But the effect upon me of "Shiny's" speech was double; I not only shared the enthusiasm of his audience, but he imparted to me some of his own enthusiasm. I felt leap within me pride that I was colored; and I began to form wild dreams of bringing glory and honor to the Negro race. For days I could talk of nothing else with my mother except my ambitions to be a great man, a great colored man, to reflect credit on the race and gain fame for myself. It was not until years after that I formulated a definite and feasible plan for realizing my dreams.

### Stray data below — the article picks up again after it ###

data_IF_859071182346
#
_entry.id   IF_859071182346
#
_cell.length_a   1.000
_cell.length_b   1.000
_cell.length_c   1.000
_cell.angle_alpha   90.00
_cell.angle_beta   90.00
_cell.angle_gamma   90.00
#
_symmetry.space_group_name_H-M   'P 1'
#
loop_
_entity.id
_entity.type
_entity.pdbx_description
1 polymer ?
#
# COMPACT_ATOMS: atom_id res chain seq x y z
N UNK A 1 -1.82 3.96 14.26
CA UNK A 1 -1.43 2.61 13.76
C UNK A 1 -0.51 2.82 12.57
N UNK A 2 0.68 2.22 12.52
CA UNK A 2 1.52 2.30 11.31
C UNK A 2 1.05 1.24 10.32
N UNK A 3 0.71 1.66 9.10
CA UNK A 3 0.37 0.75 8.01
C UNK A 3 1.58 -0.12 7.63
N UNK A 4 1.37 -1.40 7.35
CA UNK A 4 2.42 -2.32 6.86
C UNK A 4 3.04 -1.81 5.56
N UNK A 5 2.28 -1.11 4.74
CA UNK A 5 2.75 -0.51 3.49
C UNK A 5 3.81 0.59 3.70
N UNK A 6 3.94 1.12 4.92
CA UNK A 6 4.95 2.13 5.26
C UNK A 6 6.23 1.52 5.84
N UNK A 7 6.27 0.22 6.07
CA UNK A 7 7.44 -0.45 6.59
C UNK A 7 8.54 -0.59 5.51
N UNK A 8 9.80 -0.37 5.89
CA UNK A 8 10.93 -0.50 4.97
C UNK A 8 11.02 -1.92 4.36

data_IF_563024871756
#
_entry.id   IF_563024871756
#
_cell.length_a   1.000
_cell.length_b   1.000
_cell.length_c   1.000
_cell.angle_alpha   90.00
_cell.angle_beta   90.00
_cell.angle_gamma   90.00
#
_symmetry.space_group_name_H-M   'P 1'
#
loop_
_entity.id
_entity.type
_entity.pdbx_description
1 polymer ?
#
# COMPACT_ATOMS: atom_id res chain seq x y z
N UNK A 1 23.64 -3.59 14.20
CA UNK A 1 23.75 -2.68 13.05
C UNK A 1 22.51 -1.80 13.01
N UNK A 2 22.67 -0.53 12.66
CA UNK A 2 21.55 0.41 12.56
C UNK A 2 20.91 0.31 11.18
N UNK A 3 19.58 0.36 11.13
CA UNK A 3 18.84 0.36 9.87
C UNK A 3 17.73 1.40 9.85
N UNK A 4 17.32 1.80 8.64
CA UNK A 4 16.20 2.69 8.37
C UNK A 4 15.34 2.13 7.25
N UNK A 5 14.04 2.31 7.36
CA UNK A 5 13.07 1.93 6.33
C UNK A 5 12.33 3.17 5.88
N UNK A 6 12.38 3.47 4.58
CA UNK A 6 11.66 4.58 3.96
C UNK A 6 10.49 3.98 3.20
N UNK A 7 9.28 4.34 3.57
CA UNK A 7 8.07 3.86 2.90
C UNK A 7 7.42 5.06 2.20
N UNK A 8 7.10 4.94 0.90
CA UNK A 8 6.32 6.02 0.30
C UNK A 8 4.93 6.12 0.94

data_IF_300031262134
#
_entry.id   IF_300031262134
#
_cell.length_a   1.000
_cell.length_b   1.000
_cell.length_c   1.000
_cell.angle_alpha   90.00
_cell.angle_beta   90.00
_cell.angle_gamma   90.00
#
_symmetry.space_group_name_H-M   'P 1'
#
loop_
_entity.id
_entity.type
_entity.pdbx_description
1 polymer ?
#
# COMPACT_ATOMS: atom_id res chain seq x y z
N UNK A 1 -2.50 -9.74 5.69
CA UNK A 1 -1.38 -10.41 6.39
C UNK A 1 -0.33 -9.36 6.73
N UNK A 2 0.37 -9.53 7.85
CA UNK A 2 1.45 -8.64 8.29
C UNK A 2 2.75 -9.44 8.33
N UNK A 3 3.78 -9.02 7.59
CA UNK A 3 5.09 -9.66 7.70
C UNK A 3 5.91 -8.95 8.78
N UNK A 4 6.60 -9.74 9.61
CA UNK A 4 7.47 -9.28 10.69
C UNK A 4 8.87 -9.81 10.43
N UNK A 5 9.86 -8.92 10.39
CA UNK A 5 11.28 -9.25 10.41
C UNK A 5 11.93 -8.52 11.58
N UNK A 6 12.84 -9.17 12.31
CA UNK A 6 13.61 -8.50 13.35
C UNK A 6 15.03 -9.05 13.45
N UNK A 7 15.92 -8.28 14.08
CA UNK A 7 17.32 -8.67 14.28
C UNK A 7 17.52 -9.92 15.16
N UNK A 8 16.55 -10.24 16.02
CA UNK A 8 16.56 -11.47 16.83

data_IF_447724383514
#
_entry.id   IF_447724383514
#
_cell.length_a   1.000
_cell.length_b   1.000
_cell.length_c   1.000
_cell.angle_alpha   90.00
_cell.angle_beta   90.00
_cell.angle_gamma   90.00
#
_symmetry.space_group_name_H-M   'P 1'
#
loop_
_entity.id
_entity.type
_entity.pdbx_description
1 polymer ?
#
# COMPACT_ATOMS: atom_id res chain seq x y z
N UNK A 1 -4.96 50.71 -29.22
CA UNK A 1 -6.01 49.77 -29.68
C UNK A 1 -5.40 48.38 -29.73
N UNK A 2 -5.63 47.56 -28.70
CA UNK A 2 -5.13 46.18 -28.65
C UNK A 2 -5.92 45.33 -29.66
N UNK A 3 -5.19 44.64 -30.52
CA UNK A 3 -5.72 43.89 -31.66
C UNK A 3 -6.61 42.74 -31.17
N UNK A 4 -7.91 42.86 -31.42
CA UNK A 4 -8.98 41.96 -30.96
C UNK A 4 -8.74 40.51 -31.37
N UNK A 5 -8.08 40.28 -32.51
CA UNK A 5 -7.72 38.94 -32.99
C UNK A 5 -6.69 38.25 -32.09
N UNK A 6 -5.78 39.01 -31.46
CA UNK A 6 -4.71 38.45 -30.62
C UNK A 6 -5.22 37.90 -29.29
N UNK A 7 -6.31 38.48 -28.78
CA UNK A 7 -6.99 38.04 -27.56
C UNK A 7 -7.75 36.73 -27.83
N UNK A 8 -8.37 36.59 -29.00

I entered the high school with my class, and still continued my study of the piano, the pipe organ, and the theory of music. I had to drop out of the boys' choir on account of a changing voice; this I regretted very much. As I grew older, my love for reading grew stronger. I read with studious interest everything I could find relating to colored men who had gained prominence. My heroes had been King David, then Robert the Bruce; now Frederick Douglass was enshrined in the place of honor. When I learned that Alexandre Dumas was a colored man, I re-read Monte Cristo and The Three Guardsmen with magnified pleasure. I lived between my music and books, on the whole a rather unwholesome life for a boy to lead. I dwelt in a world of imagination, of dreams and air castles—the kind of atmosphere that sometimes nourishes a genius, more often men unfitted for the practical struggles of life. I never played a game of ball, never went fishing or learned to swim; in fact, the only outdoor exercise in which I took any interest was skating. Nevertheless, though slender, I grew well formed and in perfect health. After I entered the high school, I began to notice the change in my mother's health, which I suppose had been going on for some years. She began to complain a little and to cough a great deal; she tried several remedies, and finally went to see a doctor; but though she was failing in health, she kept her spirits up. She still did a great deal of sewing, and in the busy seasons hired two women to help her. The purpose she had formed of having me go through college without financial worries kept her at work when she was not fit for it. I was so fortunate as to be able to organize a class of eight or ten beginners on the piano, and so start a separate little fund of my own. As the time for my graduation from the high school grew nearer, the plans for my college career became the chief subject of our talks. I sent for catalogues of all the prominent schools in the East and eagerly gathered all the information I could concerning them from different sources. My mother told me that my father wanted me to go to Harvard or Yale; she herself had a half desire for me to go to Atlanta University, and even had me write for a catalogue of that school. There were two reasons, however, that inclined her to my father's choice; the first, that at Harvard or Yale I should be near her; the second, that my father had promised to pay for a part of my college education.